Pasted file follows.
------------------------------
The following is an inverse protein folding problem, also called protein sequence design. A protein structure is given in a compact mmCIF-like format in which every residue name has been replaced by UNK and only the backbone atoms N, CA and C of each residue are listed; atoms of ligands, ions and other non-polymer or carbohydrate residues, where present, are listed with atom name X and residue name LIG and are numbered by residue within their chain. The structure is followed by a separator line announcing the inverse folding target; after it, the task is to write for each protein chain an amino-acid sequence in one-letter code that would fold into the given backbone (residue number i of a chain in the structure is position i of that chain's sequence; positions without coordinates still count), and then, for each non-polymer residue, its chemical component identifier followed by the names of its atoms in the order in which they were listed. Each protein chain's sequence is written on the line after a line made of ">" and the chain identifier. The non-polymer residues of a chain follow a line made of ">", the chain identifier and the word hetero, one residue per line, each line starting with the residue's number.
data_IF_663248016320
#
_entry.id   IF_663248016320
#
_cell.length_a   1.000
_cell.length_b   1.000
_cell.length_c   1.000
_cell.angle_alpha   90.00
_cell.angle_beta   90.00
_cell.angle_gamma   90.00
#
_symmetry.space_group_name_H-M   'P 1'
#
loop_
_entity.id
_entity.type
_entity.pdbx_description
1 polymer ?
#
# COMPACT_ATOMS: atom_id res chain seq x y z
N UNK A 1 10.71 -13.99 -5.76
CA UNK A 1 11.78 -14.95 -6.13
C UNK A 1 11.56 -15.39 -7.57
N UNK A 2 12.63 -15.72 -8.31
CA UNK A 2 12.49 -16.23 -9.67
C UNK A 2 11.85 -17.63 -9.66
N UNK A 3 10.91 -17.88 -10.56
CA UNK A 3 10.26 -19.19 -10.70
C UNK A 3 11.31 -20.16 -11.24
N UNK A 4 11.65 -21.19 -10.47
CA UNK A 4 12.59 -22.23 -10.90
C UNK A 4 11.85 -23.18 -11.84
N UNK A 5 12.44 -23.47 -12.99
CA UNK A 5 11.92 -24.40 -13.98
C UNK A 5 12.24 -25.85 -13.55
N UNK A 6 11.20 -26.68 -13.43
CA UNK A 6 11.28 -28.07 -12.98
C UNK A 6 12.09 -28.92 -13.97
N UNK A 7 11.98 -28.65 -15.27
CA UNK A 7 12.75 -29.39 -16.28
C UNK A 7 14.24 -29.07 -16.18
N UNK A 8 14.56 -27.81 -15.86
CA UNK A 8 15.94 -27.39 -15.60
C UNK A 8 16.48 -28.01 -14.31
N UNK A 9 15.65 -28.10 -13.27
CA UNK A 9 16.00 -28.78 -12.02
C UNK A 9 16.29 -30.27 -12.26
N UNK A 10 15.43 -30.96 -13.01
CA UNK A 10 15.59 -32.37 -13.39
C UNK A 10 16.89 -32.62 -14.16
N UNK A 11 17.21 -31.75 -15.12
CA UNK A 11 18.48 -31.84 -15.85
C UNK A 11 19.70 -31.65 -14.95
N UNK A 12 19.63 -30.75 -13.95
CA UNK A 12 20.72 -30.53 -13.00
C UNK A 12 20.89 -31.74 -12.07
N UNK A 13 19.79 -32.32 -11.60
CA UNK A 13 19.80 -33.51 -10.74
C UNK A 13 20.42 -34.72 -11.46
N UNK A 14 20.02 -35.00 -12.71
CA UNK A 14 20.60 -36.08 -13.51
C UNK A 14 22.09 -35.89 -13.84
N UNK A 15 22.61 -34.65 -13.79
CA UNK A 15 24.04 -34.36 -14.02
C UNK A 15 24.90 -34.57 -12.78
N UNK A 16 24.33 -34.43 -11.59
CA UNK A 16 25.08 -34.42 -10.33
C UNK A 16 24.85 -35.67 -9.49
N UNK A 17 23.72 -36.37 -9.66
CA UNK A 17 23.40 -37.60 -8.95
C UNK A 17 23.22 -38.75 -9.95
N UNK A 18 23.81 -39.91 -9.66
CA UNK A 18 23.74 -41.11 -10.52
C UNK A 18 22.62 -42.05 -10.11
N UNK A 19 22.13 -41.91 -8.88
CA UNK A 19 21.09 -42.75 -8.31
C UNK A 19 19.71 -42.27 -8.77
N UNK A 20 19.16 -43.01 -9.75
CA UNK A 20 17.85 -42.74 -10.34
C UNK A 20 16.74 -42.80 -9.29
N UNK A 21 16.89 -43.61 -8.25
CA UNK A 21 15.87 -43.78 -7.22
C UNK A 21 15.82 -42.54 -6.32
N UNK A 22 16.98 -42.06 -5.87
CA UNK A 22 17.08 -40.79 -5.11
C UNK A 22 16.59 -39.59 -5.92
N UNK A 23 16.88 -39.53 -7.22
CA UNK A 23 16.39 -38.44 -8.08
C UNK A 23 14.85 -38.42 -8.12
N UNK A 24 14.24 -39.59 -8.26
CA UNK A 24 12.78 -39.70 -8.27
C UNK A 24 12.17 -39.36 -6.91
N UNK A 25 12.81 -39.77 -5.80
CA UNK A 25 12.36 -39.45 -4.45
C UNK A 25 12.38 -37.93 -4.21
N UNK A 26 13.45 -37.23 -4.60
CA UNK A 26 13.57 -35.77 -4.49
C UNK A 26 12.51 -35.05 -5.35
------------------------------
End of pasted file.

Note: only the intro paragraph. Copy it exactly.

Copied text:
The following is an inverse protein folding problem, also called protein sequence design. A protein structure is given in a compact mmCIF-like format in which every residue name has been replaced by UNK and only the backbone atoms N, CA and C of each residue are listed; atoms of ligands, ions and other non-polymer or carbohydrate residues, where present, are listed with atom name X and residue name LIG and are numbered by residue within their chain. The structure is followed by a separator line announcing the inverse folding target; after it, the task is to write for each protein chain an amino-acid sequence in one-letter code that would fold into the given backbone (residue number i of a chain in the structure is position i of that chain's sequence; positions without coordinates still count), and then, for each non-polymer residue, its chemical component identifier followed by the names of its atoms in the order in which they were listed. Each protein chain's sequence is written on the line after a line made of ">" and the chain identifier. The non-polymer residues of a chain follow a line made of ">", the chain identifier and the word hetero, one residue per line, each line starting with the residue's number.